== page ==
Nonlinear self-focusing of energetic wave groups
Multi-directional effects
Bottom effects (finite water depth; refraction)
Current effects (wave-current interaction: refraction)
Wind influence
Storm age and duration
Several storm systems?
Thus the description of real cases may be complex. In offshore engineering
applications, the first two mechanisms listed are perhaps those with most attention. It
may be a reasonable choice to consider them as basic conditions, and then add the
effects from the others when appropriate. Later in this paper, effects from nonlinear
wave grouping are discussed in particular, on basis of some laboratory results.
3 Specification and Limitations of Laboratory Waves
The reproduction of wave conditions in a laboratory must be based upon a chosen
specification, which can be essential for the generated extremes. Thus the reproduced
conditions will be simplified with regard to some properties, while others are
emphasised. Parameters of a specification may include some of the following:
In a probabilistic approach:
Significant wave height
Hs ; Hmo
Spectral peak period (o r equivalent)
Tp ; T z
Spectrum shape (e.g. JONSWAP, 2-peaked etc.)
Storm duration
Additional requirements?
(H max ; A max ; γ1 ; γ2 ; wave grouping; others ?)
In a deterministic transient wave approach:
Specific properties of single wave (or wave group)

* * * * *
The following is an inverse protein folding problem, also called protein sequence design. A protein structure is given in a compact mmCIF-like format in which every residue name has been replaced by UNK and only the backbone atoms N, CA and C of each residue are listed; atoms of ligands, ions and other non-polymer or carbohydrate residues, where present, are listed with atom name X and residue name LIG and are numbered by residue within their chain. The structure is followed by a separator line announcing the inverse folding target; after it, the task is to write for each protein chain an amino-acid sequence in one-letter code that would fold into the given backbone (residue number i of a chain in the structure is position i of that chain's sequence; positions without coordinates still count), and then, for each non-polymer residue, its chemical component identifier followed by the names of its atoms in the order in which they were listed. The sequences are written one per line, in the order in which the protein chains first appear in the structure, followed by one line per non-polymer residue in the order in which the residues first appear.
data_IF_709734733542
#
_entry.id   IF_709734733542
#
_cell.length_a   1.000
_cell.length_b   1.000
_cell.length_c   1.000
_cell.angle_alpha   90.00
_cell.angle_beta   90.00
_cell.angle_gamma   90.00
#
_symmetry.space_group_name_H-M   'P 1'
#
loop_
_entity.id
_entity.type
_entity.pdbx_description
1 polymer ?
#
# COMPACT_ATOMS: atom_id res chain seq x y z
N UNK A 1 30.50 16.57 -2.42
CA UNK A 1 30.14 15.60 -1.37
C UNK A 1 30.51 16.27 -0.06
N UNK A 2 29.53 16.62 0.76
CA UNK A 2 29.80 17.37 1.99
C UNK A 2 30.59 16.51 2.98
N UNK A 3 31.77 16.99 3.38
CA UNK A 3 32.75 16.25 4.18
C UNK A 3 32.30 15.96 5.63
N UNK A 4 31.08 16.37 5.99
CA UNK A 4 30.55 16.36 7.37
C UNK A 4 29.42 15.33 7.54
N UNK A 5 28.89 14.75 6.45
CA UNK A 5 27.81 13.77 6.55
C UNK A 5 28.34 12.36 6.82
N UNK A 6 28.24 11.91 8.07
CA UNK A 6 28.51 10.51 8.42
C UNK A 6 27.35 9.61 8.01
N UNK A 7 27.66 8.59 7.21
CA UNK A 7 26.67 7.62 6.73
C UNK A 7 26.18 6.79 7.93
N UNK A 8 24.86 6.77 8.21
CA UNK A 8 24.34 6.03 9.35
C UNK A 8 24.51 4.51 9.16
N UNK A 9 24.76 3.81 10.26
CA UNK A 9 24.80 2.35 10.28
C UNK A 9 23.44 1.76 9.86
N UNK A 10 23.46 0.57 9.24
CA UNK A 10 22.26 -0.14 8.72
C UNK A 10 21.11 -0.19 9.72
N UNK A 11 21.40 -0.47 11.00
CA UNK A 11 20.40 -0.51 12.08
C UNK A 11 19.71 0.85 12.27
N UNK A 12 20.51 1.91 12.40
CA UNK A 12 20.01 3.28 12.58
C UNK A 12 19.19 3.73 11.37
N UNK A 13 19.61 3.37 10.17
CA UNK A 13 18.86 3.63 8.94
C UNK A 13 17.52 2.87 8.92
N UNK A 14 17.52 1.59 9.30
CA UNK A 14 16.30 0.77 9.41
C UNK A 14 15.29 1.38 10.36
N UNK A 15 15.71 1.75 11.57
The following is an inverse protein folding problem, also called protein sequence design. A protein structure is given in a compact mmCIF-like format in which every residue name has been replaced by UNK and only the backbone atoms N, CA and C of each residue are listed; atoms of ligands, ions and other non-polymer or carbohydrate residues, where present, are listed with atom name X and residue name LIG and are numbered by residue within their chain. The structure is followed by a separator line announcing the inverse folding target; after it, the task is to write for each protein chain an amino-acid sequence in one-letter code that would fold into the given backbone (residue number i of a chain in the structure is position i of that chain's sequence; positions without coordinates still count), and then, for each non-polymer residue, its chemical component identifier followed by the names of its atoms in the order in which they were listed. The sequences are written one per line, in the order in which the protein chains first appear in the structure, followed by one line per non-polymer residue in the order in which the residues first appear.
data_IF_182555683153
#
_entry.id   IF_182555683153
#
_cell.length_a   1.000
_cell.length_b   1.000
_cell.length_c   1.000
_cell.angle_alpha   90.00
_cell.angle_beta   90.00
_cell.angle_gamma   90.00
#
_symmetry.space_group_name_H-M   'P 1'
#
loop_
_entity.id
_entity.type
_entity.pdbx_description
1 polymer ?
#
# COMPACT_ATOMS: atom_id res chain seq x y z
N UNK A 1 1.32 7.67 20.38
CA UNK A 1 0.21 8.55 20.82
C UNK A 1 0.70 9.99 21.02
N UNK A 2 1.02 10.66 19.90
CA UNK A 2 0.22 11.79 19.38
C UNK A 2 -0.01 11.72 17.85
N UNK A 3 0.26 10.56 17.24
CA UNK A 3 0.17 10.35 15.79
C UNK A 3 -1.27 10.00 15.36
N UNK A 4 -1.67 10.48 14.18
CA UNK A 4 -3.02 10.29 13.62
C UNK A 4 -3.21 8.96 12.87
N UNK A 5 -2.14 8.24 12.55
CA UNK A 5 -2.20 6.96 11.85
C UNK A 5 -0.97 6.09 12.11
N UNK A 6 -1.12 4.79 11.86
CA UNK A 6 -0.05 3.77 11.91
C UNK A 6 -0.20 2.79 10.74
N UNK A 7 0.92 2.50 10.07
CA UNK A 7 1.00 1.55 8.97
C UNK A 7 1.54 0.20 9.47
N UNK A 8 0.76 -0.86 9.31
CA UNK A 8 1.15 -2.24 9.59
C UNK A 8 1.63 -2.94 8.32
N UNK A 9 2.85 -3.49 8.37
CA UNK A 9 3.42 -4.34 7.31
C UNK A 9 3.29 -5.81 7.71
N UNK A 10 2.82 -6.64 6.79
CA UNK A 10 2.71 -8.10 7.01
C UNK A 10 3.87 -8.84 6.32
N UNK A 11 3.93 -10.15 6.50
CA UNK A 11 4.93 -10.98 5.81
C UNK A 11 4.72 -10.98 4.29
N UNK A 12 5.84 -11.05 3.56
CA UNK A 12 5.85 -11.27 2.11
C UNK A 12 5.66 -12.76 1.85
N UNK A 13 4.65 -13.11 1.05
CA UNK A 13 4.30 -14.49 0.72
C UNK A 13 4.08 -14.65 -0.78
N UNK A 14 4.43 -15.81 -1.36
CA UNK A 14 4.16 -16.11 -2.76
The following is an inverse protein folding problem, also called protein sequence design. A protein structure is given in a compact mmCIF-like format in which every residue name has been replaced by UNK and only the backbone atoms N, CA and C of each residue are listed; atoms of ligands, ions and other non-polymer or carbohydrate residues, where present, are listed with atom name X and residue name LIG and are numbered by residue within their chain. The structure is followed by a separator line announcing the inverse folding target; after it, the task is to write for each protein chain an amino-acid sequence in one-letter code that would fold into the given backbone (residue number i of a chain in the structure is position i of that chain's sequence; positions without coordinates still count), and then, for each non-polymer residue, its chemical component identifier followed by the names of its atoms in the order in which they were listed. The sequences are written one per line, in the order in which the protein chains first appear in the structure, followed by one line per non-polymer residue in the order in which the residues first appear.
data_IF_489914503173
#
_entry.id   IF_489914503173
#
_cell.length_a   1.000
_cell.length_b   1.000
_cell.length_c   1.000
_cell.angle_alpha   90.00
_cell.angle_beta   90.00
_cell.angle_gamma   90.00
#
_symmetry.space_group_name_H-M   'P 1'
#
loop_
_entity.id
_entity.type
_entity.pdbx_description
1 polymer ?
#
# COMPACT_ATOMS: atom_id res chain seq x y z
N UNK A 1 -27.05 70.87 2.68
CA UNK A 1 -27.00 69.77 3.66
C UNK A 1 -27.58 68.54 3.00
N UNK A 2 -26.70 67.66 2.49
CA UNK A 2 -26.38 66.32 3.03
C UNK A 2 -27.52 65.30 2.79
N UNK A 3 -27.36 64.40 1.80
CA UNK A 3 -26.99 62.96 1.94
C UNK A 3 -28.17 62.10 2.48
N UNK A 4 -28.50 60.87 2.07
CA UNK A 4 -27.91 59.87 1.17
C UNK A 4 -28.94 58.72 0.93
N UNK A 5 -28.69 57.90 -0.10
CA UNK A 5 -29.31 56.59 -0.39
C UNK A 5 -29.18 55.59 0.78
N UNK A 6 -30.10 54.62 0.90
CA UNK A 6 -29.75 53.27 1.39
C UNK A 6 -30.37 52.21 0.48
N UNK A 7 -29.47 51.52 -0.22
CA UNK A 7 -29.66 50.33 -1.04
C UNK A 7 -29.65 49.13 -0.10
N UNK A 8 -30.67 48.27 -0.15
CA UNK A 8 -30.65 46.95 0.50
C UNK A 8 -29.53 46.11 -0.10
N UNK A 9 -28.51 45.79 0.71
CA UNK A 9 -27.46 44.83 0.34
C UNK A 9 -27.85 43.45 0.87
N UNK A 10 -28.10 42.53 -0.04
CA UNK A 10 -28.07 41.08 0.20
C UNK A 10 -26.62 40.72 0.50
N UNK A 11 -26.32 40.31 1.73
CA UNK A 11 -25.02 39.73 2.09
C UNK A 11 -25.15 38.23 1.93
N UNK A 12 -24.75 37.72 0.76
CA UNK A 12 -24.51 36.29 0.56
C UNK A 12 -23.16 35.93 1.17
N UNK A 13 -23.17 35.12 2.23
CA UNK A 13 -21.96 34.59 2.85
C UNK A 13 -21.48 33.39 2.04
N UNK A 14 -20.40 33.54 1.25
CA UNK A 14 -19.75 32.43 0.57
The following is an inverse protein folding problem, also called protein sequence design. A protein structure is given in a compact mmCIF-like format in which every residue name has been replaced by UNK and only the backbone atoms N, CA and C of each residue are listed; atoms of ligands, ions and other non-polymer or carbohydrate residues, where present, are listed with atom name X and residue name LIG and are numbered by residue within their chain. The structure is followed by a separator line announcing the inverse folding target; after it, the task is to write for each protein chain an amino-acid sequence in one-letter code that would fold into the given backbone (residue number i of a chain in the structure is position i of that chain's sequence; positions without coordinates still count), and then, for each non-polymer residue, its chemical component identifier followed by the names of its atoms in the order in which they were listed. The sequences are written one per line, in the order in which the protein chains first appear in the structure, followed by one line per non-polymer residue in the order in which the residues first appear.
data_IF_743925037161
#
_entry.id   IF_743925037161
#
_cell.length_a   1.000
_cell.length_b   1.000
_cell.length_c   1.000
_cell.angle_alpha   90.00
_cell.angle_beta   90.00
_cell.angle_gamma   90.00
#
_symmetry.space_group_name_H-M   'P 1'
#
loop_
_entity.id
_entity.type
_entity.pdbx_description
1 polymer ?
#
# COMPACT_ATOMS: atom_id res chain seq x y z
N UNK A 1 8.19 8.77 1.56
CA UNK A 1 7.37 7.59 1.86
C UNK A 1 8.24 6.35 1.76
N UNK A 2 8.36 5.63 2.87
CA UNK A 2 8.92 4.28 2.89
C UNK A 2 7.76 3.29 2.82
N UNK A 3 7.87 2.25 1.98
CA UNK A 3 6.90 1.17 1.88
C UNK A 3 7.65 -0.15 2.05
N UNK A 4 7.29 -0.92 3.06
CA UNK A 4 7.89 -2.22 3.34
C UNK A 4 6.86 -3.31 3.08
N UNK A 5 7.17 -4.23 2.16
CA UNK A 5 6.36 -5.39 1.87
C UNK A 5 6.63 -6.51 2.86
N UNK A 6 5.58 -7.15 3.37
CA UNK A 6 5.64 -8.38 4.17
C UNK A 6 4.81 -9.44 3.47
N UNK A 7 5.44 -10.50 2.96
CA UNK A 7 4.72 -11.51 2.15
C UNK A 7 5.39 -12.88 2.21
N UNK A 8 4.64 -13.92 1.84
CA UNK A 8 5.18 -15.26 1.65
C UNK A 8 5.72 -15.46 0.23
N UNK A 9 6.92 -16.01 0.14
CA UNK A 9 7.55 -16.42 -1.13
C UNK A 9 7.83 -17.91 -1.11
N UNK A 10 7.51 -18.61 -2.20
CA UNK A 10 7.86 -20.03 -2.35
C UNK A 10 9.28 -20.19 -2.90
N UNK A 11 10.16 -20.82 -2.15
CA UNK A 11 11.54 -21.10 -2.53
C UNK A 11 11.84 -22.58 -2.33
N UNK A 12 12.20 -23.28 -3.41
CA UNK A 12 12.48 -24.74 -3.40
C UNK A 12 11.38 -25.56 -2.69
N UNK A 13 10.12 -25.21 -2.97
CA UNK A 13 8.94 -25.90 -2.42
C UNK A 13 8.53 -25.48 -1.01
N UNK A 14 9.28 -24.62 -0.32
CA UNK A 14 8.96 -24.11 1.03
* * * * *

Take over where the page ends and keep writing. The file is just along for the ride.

Some laboratory simplifications may typically (but not necessarily) be:
Uni-directional waves
Horizontal bottom or deep water
Stationary sea state
Mechanical wave generator - no wind influence
If “transient wave” : Specific parameters of event
Specific laboratory-defined effects:
Reflections & diffraction
“Parasitic waves” due to imperfect boundary conditions
Size & shape of basin / distance from wave generator
Scale effects (viscous effects; breaking)
Synthesization method
4 Proba bilistic Modelling of Linear and Nonlinear Waves
Based on the specification, the synthesisation of a random laboratory signal input to
the wave-maker is typically made as a linear sum of a large number of independent
harmonic components. Nonlinear corrections may also be made [10]. As an example,
a 3-hours storm duration may be simulated by inverse Fast Fourier Transform (FFT)
with 16000 frequency components. Extreme waves are then a result of this random
combination, plus nonlinear interactions during the propagation from the wavemaker
to the actual location. The statistical behaviour is observed through parameters like
the skewness γ1 and kurtosis γ2 of the wave record, and probability distributions and
extremes of the crests and wave heights.
The results can then be compared to reference models. In particular there are two
models in use: Linear waves, with Gaussian statistics and Rayleigh distributed peaks,
and second-order waves [11], [12], with a non-Gaussian correction on the statistics,
and with extreme crests deviating from the Rayleigh model. The effect from secondorder contributions on an extreme wave is shown in a numerical example in Fig. 1.
One should also take into account the sampling scatter of a finite record [12]. The
estimation of extremes from a given 3-hours record can be improved by use of e.g.
fitting the tail of the peak distribution to a Weibull distribution, and predict the
extreme from that.
Fig. 1. Time series sample from numerically generated second-order random wave
Based on the reference models, we can derive expectations for the measured statistics,
and the extremes in particular. For a simple linear model, the expected skewness and
kurtosis are γ1 = 0; γ2 = 3.0, respectively, and extreme crests and wave heights are
expected to be Rayleigh distributed with the following commonly used relations:
E[A max] ≡ A R = σ [√ (2 ln (M)) + 0.577/√ (2 ln (M))]